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Chinese bloggers breathe fire on 'incomparably ugly' dragon stamp

BEIJING -- A stamp designed to mark China's upcoming Year of the Dragon is drawing unusual criticism for its fang-bearing monster.

The stamp went on sale Thursday, drawing the heavy crowds that normally flock to buy the annual Lunar New Year stamps. But the dragon's attacking pose on this year's stamp has led some people to call it too ferocious.

Zhang Yihe, a renowned Chinese writer, wrote on her Sina Weibo microblog that she was “scared to death” when she first saw the red and yellow creature with scales and claws.

Another writer, Tan Xudong, called it an “incomparably ugly dragon-year stamp.”

Its designer, Chen Shaohua, said he had received criticism, abuse and support for the stamp, brought out ahead of the Chinese New Year, which is Jan. 23. Chen has defended his design, saying that the dragon should be interpreted as a symbol of China's rising confidence.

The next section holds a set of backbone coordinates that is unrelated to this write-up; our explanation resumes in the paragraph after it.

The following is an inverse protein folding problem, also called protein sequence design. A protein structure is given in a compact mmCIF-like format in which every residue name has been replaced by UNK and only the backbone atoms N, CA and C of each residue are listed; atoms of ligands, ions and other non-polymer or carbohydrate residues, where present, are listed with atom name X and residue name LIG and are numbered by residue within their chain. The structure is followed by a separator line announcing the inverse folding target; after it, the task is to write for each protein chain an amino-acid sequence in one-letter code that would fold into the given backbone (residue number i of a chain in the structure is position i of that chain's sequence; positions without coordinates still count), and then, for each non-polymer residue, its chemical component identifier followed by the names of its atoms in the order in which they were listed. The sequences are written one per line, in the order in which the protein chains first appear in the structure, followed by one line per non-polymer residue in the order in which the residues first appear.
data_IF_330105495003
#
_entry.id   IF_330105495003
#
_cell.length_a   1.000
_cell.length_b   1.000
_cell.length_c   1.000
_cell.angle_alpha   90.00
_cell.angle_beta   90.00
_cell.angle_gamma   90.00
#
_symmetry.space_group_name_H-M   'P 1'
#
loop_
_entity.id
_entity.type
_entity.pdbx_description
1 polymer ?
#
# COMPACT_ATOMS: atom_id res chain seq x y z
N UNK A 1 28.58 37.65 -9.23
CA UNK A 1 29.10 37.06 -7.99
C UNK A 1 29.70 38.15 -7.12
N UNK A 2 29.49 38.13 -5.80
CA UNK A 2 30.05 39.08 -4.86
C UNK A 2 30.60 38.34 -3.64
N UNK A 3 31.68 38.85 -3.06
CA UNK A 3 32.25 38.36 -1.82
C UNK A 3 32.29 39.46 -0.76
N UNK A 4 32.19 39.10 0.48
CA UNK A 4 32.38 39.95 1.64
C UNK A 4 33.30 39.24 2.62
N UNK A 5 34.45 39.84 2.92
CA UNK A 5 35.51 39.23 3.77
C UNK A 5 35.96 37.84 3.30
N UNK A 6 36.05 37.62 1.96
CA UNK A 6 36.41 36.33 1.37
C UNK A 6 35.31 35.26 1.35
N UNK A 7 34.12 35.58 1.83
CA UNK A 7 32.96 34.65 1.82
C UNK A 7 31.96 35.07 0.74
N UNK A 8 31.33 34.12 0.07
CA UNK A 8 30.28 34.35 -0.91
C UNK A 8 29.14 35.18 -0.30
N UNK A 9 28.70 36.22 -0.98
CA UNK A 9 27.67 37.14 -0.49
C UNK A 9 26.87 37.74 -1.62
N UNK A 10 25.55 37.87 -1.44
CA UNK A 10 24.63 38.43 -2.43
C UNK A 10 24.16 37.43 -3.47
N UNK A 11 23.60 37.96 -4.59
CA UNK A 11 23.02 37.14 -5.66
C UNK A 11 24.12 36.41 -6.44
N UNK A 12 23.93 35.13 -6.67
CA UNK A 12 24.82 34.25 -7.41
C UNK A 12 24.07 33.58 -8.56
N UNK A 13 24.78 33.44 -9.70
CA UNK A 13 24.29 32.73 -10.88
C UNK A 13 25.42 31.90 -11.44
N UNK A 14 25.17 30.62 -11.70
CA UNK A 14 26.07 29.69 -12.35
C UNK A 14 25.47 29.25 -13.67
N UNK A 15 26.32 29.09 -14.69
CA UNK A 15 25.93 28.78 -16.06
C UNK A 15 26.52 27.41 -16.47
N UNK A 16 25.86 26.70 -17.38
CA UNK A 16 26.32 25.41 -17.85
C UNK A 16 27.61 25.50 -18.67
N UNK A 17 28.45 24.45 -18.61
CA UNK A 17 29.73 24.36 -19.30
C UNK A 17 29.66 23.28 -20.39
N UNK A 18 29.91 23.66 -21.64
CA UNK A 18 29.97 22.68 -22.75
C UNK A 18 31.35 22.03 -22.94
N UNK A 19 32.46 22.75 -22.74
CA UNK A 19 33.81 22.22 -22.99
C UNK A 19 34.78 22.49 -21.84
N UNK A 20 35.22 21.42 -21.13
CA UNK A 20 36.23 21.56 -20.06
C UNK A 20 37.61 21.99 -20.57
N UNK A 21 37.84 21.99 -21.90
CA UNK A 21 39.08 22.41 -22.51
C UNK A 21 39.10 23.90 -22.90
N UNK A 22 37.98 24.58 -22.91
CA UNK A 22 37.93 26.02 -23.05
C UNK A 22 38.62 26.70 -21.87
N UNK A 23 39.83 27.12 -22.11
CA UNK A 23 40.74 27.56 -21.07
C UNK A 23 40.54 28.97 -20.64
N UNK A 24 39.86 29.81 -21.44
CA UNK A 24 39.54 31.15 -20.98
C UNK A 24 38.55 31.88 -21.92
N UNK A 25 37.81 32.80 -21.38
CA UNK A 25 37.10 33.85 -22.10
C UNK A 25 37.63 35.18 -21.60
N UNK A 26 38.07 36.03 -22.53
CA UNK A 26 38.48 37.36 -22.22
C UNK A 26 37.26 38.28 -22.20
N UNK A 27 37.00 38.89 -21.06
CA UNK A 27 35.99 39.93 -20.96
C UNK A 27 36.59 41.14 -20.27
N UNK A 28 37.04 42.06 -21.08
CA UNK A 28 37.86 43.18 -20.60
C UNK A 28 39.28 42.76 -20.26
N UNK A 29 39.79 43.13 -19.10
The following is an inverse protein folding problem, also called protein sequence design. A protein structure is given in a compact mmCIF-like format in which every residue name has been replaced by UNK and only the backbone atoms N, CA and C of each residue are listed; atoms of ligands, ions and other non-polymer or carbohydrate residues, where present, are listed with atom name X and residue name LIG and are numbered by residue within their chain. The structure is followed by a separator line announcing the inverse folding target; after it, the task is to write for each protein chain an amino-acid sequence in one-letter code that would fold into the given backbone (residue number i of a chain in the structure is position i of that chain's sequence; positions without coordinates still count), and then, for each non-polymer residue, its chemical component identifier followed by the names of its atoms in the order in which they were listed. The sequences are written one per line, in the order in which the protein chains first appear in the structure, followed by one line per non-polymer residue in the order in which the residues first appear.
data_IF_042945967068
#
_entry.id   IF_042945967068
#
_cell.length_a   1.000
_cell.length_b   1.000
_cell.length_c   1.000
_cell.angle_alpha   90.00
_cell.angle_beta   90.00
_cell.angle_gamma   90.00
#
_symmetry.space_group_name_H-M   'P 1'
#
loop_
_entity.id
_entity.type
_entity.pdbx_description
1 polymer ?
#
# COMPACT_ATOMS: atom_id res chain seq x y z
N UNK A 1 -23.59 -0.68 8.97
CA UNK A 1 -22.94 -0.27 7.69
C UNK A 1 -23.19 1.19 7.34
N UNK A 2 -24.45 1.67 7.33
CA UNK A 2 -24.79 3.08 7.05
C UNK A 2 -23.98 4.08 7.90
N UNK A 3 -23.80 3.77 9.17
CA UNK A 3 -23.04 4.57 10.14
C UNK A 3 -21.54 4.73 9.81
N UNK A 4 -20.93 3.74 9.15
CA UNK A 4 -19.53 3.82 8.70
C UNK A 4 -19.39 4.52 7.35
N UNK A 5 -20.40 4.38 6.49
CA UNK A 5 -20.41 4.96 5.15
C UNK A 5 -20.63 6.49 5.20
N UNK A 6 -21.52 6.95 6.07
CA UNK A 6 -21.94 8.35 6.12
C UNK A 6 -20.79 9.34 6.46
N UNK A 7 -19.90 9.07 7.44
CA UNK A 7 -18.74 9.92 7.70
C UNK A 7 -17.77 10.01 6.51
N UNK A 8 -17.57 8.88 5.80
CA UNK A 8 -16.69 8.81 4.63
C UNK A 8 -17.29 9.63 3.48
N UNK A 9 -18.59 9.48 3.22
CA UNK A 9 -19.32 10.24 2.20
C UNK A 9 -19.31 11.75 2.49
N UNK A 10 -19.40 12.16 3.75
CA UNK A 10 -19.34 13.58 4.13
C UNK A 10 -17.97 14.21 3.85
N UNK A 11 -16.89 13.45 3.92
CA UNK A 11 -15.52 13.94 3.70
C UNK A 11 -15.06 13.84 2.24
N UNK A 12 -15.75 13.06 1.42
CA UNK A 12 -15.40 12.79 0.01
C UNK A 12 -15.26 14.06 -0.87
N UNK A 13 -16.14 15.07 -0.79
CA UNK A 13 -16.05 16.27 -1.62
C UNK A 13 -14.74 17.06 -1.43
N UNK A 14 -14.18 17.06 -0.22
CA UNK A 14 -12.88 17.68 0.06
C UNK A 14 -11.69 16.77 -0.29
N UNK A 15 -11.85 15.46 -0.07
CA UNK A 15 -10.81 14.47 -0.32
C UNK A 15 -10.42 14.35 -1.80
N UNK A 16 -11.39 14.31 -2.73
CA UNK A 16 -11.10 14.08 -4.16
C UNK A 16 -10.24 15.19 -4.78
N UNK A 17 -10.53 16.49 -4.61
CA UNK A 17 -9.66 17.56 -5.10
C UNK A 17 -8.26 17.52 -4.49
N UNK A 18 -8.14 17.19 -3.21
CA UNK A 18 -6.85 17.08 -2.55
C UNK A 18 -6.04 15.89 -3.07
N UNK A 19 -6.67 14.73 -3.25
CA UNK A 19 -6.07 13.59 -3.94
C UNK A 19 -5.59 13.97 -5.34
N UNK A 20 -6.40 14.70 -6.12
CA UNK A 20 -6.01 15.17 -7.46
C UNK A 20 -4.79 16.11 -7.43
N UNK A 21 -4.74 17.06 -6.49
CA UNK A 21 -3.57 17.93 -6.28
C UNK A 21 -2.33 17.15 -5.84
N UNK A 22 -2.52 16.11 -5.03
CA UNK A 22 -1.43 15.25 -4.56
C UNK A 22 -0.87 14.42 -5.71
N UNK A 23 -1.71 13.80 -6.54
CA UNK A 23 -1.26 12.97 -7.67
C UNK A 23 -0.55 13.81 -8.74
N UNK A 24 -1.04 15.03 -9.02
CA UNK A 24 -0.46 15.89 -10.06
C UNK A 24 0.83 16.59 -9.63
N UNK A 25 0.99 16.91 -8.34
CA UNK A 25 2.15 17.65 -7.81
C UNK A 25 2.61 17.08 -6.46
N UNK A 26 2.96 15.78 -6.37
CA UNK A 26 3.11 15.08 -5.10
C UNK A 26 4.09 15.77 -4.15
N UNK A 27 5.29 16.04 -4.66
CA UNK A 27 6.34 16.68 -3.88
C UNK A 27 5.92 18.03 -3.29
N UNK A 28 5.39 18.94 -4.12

“As a large country which has major influence in the world, China is ushering in the restoration of national confidence,” he wrote on his blog.

“From sternness and divinity, to a representation of China's self-confidence, a dragon which is tough, powerful, stern and confident is an appropriate choice,” he wrote.

According to The Global Times newspaper, Chen said that his design derives from the pattern on “dragon robes” worn by Chinese emperors — whose symbol was the dragon — in the Qing Dynasty (1644-1911) and a screen featuring dragons in a Beijing park that was a pleasure ground for the emperor.

Mythical legend claims that Chinese people are descended from the dragon, and many believe it's an auspicious symbol.

The controversial dragon stamp is already ushering in good fortune for some. One stamp seller was reportedly selling a set of 20 for 178 yuan (US$28) — much higher than the 24 yuan (US$4) face value.

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A man shows stamps featuring a dragon at a post office ahead of the Chinese New Year, or the ear of the Dragon, in Jiaxing, in eastern China's Zhejiang province Thursday, Jan. 5. The stamp designed to depict China's Year of the Dragon and growing confidence that went on sale Thursday has been criticized as looking too ferocious. (AP)

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